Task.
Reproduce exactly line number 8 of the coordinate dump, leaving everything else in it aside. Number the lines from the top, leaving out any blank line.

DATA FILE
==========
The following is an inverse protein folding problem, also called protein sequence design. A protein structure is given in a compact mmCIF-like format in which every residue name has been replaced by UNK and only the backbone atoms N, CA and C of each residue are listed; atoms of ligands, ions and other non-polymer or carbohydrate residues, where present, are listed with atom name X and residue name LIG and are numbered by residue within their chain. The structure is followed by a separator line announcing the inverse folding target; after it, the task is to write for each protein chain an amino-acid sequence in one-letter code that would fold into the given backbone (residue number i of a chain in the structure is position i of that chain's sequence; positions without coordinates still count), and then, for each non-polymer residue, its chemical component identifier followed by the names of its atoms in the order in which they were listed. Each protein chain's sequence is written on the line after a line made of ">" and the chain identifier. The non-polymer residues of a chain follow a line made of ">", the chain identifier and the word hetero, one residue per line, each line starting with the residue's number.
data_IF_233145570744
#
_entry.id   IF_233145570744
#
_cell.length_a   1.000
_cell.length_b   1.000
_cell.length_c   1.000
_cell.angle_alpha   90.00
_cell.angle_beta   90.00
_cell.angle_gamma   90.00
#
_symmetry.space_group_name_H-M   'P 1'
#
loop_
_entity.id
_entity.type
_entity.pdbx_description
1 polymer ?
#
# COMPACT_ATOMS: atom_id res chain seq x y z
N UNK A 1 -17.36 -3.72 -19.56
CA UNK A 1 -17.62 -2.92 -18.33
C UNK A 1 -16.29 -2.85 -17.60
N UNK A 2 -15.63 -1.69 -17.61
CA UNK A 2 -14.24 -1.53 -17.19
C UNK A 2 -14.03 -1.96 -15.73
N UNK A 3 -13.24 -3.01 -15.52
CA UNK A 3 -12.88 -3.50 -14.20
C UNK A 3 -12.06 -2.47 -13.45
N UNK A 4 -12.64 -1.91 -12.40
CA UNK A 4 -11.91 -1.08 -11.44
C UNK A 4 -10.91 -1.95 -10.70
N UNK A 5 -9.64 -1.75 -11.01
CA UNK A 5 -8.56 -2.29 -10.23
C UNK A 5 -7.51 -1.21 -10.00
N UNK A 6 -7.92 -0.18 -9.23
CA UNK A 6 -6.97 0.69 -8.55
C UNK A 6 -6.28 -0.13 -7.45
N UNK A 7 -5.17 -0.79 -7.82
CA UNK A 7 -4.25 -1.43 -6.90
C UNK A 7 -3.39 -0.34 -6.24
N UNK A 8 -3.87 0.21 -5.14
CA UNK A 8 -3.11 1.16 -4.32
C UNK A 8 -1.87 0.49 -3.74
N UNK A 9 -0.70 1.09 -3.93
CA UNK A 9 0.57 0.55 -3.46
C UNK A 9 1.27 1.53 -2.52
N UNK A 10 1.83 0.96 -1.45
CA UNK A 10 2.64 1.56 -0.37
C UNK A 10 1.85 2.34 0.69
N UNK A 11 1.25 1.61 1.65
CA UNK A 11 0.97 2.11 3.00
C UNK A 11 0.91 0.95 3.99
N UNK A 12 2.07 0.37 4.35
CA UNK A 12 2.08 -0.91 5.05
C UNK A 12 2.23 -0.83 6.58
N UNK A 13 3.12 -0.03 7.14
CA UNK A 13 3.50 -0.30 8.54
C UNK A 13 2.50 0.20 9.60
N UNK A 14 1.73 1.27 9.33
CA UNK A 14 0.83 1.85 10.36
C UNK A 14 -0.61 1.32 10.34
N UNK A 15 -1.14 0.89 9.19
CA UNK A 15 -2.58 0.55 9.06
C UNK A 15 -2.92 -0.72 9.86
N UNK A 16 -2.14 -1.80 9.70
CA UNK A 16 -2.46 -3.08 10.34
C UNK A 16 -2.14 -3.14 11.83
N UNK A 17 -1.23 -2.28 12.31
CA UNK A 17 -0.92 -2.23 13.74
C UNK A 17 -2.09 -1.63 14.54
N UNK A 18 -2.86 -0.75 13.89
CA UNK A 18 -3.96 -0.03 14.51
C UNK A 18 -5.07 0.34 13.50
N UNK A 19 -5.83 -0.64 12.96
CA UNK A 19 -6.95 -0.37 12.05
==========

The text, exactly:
_cell.length_c   1.000